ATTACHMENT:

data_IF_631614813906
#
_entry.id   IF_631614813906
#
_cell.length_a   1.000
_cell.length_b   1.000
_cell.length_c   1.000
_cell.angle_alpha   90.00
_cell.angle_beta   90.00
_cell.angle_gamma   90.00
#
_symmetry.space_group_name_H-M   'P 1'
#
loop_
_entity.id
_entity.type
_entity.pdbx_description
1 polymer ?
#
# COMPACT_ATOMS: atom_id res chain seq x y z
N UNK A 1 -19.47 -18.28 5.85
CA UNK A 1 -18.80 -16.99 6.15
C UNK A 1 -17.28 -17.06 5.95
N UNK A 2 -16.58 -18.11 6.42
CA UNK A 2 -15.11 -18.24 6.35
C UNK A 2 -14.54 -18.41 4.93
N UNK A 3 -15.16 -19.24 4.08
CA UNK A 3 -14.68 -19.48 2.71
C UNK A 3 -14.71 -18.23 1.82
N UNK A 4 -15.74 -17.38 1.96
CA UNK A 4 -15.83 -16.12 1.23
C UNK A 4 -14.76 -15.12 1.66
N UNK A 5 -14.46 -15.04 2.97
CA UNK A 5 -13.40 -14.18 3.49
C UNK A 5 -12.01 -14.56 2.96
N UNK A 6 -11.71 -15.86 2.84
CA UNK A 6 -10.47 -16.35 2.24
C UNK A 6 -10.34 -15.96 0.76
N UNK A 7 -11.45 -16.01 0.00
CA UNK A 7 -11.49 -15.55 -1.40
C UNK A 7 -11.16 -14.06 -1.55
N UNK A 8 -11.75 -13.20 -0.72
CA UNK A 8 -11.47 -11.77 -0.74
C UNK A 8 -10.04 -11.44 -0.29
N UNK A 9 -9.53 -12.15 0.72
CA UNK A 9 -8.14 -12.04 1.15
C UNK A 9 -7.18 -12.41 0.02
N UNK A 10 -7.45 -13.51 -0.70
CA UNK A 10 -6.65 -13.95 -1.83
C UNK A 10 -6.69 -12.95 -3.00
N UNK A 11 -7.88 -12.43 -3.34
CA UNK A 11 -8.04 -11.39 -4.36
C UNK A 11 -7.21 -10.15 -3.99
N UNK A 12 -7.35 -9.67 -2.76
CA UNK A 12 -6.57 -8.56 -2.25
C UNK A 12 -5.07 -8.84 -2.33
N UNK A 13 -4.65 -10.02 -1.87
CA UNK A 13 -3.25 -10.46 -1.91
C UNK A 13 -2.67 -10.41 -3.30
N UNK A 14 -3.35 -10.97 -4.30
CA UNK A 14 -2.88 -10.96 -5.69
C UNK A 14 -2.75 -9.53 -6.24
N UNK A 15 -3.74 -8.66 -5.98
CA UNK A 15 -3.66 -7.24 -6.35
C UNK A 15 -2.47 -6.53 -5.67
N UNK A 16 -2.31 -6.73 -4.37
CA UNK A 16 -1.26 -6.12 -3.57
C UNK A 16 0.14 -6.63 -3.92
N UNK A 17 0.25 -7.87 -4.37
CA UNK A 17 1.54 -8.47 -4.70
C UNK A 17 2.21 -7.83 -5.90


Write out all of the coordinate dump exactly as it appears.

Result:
data_IF_631614813906
#
_entry.id   IF_631614813906
#
_cell.length_a   1.000
_cell.length_b   1.000
_cell.length_c   1.000
_cell.angle_alpha   90.00
_cell.angle_beta   90.00
_cell.angle_gamma   90.00
#
_symmetry.space_group_name_H-M   'P 1'
#
loop_
_entity.id
_entity.type
_entity.pdbx_description
1 polymer ?
#
# COMPACT_ATOMS: atom_id res chain seq x y z
N UNK A 1 -19.47 -18.28 5.85
CA UNK A 1 -18.80 -16.99 6.15
C UNK A 1 -17.28 -17.06 5.95
N UNK A 2 -16.58 -18.11 6.42
CA UNK A 2 -15.11 -18.24 6.35
C UNK A 2 -14.54 -18.41 4.93
N UNK A 3 -15.16 -19.24 4.08
CA UNK A 3 -14.68 -19.48 2.71
C UNK A 3 -14.71 -18.23 1.82
N UNK A 4 -15.74 -17.38 1.96
CA UNK A 4 -15.83 -16.12 1.23
C UNK A 4 -14.76 -15.12 1.66
N UNK A 5 -14.46 -15.04 2.97
CA UNK A 5 -13.40 -14.18 3.49
C UNK A 5 -12.01 -14.56 2.96
N UNK A 6 -11.71 -15.86 2.84
CA UNK A 6 -10.47 -16.35 2.24
C UNK A 6 -10.34 -15.96 0.76
N UNK A 7 -11.45 -16.01 0.00
CA UNK A 7 -11.49 -15.55 -1.40
C UNK A 7 -11.16 -14.06 -1.55
N UNK A 8 -11.75 -13.20 -0.72
CA UNK A 8 -11.47 -11.77 -0.74
C UNK A 8 -10.04 -11.44 -0.29
N UNK A 9 -9.53 -12.15 0.72
CA UNK A 9 -8.14 -12.04 1.15
C UNK A 9 -7.18 -12.41 0.02
N UNK A 10 -7.45 -13.51 -0.70
CA UNK A 10 -6.65 -13.95 -1.83
C UNK A 10 -6.69 -12.95 -3.00
N UNK A 11 -7.88 -12.43 -3.34
CA UNK A 11 -8.04 -11.39 -4.36
C UNK A 11 -7.21 -10.15 -3.99
N UNK A 12 -7.35 -9.67 -2.76
CA UNK A 12 -6.57 -8.56 -2.25
C UNK A 12 -5.07 -8.84 -2.33
N UNK A 13 -4.65 -10.02 -1.87
CA UNK A 13 -3.25 -10.46 -1.91
C UNK A 13 -2.67 -10.41 -3.30
N UNK A 14 -3.35 -10.97 -4.30
CA UNK A 14 -2.88 -10.96 -5.69
C UNK A 14 -2.75 -9.53 -6.24
N UNK A 15 -3.74 -8.66 -5.98
CA UNK A 15 -3.66 -7.24 -6.35
C UNK A 15 -2.47 -6.53 -5.67
N UNK A 16 -2.31 -6.73 -4.37
CA UNK A 16 -1.26 -6.12 -3.57
C UNK A 16 0.14 -6.63 -3.92
N UNK A 17 0.25 -7.87 -4.37
CA UNK A 17 1.54 -8.47 -4.70
C UNK A 17 2.21 -7.83 -5.90